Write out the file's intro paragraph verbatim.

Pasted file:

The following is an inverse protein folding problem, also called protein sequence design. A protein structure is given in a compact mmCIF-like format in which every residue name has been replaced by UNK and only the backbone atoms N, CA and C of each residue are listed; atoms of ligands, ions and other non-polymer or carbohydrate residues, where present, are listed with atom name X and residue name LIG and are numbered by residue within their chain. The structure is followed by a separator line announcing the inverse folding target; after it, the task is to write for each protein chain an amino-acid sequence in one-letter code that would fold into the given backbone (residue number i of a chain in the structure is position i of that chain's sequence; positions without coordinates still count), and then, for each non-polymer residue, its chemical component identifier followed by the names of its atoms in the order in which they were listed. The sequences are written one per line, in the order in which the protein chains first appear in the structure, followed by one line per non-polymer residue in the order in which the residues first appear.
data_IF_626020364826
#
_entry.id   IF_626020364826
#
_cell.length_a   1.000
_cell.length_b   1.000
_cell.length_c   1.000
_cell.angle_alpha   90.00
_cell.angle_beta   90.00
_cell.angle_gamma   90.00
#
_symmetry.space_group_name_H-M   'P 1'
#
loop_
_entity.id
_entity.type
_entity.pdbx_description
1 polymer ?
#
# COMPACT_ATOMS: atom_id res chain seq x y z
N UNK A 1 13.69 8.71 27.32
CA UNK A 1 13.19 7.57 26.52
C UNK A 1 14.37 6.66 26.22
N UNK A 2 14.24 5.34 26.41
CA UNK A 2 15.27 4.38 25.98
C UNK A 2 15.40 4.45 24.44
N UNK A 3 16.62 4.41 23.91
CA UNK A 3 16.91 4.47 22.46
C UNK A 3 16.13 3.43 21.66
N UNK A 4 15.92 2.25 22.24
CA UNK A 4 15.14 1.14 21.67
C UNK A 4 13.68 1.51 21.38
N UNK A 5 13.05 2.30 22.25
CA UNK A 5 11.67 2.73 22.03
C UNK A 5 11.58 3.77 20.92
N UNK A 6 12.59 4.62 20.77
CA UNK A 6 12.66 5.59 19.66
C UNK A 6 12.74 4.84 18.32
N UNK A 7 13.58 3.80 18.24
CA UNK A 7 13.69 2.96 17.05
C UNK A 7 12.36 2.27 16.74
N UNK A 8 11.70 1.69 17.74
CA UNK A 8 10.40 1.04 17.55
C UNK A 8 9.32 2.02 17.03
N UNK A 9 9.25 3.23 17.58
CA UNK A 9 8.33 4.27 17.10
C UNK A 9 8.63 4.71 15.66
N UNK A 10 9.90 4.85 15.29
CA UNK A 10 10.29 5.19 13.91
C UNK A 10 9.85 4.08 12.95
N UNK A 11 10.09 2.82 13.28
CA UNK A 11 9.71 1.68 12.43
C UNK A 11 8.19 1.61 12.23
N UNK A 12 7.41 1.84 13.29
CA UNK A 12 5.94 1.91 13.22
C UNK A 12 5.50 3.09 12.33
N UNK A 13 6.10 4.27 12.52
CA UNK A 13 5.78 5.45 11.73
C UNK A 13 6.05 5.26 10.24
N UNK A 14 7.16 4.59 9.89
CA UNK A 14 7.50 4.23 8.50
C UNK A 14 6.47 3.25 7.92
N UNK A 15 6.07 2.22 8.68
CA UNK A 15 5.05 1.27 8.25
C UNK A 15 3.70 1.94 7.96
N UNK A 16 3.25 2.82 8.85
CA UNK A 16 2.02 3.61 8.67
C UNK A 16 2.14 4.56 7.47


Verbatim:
The following is an inverse protein folding problem, also called protein sequence design. A protein structure is given in a compact mmCIF-like format in which every residue name has been replaced by UNK and only the backbone atoms N, CA and C of each residue are listed; atoms of ligands, ions and other non-polymer or carbohydrate residues, where present, are listed with atom name X and residue name LIG and are numbered by residue within their chain. The structure is followed by a separator line announcing the inverse folding target; after it, the task is to write for each protein chain an amino-acid sequence in one-letter code that would fold into the given backbone (residue number i of a chain in the structure is position i of that chain's sequence; positions without coordinates still count), and then, for each non-polymer residue, its chemical component identifier followed by the names of its atoms in the order in which they were listed. The sequences are written one per line, in the order in which the protein chains first appear in the structure, followed by one line per non-polymer residue in the order in which the residues first appear.